(Excerpt from the article mentioned above)
Henry Redd Stewart, country songwriter and musician, dies
He was best known for 'Tennessee Waltz,' 'Soldier's Last Letter'
Henry Redd Stewart, a singer and co-writer of such country songs
as "Tennessee Waltz," "Slow Poke," "Bonaparte's Retreat"
and "You Belong to Me," died yesterday in Louisville. He was 80.
He was born Henry Ellis Stewart in Ashland City, Tenn., completed
only the seventh grade and fought in World War II.
In 1935, he was contracted to write a song for a car dealer's
commercial in Louisville, and in 1937 he got a job playing in
Pee Wee King's band, the Golden West Cowboys. Stewart, with
the Golden West Cowboys, played on the Grand Ole Opry for many years.
In 1944, his song "Soldier's Last Letter" was released
by Ernest Tubb, and it stayed at No.1 on the Billboard
country chart for four weeks. Later he signed a lifetime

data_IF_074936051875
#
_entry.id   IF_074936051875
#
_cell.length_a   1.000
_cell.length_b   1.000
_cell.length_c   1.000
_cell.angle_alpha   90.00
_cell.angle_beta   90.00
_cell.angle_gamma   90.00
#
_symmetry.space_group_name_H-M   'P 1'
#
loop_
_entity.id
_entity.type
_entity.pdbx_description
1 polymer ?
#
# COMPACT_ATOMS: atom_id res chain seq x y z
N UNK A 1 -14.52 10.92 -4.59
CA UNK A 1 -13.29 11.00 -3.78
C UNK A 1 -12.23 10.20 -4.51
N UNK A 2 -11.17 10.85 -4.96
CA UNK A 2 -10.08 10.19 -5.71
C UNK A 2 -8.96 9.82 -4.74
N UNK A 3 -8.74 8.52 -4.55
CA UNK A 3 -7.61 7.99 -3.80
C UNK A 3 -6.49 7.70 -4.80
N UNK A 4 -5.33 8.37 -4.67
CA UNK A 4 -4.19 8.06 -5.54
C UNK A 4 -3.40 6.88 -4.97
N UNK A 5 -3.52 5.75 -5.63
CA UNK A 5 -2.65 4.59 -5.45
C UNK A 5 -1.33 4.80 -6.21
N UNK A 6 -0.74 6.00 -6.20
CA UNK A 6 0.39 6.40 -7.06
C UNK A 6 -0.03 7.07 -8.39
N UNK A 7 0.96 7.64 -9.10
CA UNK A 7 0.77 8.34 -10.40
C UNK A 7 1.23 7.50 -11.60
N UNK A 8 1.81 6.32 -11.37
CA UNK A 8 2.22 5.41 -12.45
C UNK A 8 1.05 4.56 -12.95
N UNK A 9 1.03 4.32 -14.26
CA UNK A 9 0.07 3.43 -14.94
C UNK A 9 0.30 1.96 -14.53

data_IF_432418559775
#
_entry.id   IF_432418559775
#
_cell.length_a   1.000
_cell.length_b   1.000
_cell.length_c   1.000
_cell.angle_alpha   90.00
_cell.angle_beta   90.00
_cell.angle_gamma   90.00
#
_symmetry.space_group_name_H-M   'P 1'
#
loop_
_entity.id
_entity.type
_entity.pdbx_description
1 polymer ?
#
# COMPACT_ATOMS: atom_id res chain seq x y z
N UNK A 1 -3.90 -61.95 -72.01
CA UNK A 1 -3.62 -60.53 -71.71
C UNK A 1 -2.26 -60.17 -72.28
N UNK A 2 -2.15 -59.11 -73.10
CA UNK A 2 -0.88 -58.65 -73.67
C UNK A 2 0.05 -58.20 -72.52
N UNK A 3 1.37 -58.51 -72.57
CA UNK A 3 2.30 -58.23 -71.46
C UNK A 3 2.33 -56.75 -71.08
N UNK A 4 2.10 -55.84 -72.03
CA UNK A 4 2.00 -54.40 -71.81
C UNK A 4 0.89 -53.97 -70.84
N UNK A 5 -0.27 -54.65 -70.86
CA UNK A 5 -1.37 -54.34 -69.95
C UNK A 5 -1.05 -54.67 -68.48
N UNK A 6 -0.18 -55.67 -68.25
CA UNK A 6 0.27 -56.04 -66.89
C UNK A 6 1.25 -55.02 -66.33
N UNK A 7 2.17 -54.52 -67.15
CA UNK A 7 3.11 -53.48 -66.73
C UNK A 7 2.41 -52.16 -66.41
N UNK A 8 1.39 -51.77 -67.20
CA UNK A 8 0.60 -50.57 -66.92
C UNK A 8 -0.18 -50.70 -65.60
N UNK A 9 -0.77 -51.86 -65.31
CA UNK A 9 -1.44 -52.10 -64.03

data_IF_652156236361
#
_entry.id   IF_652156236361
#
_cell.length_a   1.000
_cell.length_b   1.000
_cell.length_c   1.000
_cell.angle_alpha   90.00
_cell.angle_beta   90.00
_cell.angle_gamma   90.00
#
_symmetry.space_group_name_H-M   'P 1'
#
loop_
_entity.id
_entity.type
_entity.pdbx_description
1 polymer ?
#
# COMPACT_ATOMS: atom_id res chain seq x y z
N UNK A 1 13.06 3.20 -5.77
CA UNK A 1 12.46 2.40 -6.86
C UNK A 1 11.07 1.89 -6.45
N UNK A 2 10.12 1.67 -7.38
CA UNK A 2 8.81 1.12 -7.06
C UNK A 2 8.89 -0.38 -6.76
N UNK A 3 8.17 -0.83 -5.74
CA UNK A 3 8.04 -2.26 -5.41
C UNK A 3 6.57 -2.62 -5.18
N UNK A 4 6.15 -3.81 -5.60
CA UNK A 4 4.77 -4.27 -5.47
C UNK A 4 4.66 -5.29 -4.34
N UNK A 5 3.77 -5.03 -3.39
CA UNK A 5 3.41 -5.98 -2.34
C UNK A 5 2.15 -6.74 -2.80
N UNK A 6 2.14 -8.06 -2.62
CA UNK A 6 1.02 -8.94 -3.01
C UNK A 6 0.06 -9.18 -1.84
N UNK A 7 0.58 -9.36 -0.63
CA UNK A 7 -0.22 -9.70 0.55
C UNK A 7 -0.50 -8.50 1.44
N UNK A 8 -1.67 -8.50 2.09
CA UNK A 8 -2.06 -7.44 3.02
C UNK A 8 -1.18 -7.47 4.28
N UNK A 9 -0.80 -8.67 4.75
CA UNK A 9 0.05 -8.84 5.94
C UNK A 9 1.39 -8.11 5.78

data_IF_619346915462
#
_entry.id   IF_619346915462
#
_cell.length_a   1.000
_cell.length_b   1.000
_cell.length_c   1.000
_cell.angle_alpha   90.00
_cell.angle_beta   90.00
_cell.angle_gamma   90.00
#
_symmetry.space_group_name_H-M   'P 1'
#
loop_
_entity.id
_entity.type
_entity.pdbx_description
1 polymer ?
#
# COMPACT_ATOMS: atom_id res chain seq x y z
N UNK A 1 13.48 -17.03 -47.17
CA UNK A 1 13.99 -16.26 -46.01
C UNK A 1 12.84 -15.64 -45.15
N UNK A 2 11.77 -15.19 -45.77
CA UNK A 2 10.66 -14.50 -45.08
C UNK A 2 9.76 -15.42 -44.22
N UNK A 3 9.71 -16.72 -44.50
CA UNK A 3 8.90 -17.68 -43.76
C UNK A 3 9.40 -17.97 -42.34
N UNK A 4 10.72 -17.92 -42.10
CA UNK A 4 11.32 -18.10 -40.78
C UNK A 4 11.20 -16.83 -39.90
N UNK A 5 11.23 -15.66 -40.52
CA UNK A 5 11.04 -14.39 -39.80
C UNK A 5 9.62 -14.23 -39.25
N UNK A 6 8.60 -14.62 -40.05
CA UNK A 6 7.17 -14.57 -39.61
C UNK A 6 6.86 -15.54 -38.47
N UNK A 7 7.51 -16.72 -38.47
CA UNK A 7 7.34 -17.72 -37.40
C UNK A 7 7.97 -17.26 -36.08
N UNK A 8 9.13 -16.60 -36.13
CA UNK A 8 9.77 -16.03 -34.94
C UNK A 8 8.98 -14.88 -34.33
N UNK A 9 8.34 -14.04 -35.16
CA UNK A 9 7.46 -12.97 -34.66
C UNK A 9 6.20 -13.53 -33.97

exclusive songwriting contract with Acuff-Rose Publications.
He wrote his most famous song, "Tennessee Waltz," with by King
in 1948. According to the Country Music Hall of Fame's Web site,
King and Stewart were driving from Dallas to Nashville when
they heard Bill Monroe's "Kentucky Waltz" on the radio. King
said there should be a waltz in honor of his adopted home state
Stewart often performed with his wife, Darlene, who died July26.
She also had a career in country music, traveling with her sister
as The Collins Sisters.
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